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Eur J Pharmacol. 2016 Sep 5;786:94-99. doi: 10.1016/j.ejphar.2016.06.001. Epub 2016 Jun 2.

Cannabinoid 2 (CB2) receptor agonism reduces lithium chloride-induced vomiting in Suncus murinus and nausea-induced conditioned gaping in rats.

Author information

1
Department of Psychology and Collaborative Neuroscience Program, University of Guelph, Guelph, ON, Canada.
2
Institute of Drug Research, Hebrew University of Jerusalem, Jerusalem, Israel.
3
Department of Psychology and Collaborative Neuroscience Program, University of Guelph, Guelph, ON, Canada. Electronic address: parkerl@uoguelph.ca.

Abstract

We aimed to investigate the potential anti-emetic and anti-nausea properties of targeting the cannabinoid 2 (CB2) receptor. We investigated the effect of the selective CB2 agonist, HU-308, on lithium chloride- (LiCl) induced vomiting in Suncus murinus (S. murinus) and conditioned gaping (nausea-induced behaviour) in rats. Additionally, we determined whether these effects could be prevented by pretreatment with AM630 (a selective CB2 receptor antagonist/inverse agonist). In S. murinus, HU-308 (2.5, 5mg/kg, i.p.) reduced, but did not completely block, LiCl-induced vomiting; an effect that was prevented with AM630. In rats, HU-308 (5mg/kg, i.p.) suppressed, but did not completely block, LiCl-induced conditioned gaping to a flavour; an effect that was prevented by AM630. These findings are the first to demonstrate the ability of a selective CB2 receptor agonist to reduce nausea in animal models, indicating that targeting the CB2 receptor may be an effective strategy, devoid of psychoactive effects, for managing toxin-induced nausea and vomiting.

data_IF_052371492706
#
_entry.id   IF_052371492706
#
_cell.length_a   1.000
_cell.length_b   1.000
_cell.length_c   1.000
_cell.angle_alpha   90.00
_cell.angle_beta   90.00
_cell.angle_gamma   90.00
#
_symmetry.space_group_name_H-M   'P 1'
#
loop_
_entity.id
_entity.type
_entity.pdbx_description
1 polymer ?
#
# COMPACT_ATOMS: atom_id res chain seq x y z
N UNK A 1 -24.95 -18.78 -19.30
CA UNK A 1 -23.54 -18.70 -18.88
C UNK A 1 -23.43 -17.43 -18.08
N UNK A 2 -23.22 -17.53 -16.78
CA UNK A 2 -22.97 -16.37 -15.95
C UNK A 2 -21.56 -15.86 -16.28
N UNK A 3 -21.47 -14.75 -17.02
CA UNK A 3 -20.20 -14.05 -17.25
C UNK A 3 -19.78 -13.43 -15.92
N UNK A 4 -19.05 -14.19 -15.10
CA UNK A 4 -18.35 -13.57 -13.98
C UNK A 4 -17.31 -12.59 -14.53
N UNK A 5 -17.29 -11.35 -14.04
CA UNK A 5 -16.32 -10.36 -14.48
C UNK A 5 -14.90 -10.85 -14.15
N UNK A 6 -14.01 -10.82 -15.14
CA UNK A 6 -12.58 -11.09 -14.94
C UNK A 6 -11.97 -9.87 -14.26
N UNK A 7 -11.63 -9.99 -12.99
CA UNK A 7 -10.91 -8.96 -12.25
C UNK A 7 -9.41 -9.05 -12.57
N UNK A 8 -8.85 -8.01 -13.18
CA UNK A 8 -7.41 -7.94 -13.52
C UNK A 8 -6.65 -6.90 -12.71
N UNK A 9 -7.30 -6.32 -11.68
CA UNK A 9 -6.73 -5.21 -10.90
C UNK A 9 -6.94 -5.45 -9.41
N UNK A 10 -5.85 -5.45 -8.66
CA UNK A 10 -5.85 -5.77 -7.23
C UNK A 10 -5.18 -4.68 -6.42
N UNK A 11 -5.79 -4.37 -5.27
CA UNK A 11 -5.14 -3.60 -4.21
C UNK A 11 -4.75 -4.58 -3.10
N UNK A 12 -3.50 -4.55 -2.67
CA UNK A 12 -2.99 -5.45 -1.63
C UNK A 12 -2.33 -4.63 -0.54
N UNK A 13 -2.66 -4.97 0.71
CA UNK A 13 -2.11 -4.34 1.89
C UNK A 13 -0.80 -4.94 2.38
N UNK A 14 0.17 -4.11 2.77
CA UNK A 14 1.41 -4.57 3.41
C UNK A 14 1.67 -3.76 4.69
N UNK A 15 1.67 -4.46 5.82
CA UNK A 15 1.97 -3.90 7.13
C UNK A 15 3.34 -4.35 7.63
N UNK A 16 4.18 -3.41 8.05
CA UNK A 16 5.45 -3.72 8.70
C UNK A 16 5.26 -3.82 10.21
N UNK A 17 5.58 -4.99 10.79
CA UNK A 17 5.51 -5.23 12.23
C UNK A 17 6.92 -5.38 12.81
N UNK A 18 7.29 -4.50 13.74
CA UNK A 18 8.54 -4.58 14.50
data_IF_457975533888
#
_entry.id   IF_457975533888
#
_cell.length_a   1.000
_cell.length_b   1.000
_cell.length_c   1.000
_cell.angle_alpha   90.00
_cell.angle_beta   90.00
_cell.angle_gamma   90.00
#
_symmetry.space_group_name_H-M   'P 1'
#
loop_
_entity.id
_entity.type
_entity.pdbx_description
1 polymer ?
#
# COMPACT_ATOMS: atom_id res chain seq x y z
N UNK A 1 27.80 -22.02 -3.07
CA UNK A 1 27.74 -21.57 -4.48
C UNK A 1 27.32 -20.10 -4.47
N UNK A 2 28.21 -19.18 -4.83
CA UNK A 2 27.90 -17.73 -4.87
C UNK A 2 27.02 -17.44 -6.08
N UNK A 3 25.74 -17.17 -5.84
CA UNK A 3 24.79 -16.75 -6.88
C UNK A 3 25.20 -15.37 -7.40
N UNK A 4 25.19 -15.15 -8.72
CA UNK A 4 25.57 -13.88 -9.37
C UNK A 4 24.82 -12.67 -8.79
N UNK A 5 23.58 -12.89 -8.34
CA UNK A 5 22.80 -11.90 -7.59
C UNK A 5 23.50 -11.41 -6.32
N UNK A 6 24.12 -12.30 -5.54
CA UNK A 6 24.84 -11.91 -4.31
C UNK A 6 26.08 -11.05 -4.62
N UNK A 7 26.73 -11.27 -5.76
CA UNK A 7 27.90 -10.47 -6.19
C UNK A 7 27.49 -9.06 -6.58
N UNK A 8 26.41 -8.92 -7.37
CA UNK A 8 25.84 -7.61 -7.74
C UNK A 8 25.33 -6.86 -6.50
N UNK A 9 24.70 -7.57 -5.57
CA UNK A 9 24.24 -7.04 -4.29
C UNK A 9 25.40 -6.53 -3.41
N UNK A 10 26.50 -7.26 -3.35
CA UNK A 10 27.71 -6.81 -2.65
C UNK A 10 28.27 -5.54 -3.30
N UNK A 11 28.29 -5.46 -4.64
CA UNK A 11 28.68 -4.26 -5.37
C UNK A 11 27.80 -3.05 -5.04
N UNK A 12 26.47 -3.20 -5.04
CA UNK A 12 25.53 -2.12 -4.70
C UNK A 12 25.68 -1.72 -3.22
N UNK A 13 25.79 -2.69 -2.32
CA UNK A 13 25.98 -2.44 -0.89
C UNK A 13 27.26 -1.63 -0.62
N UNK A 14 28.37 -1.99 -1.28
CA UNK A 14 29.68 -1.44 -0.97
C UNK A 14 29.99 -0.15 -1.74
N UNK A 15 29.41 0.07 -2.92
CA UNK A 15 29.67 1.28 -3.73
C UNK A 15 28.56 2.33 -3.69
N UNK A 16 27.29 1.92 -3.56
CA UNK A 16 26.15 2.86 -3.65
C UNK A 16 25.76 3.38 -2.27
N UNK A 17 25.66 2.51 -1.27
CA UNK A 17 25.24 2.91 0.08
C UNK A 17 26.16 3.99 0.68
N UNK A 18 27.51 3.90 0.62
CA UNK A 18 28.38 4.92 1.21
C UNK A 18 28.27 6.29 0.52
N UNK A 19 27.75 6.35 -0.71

KEYWORDS:

AM630; AM630 (PubChem CID: 4302963); Acute nausea; CB(2) receptor; Conditioned gaping; HU-308; HU-308 (PubChem CID: 9844711); Lithium chloride (PubChem CID: 433294); Vomiting

PMID:
27263826
DOI:
10.1016/j.ejphar.2016.06.001
[Indexed for MEDLINE]

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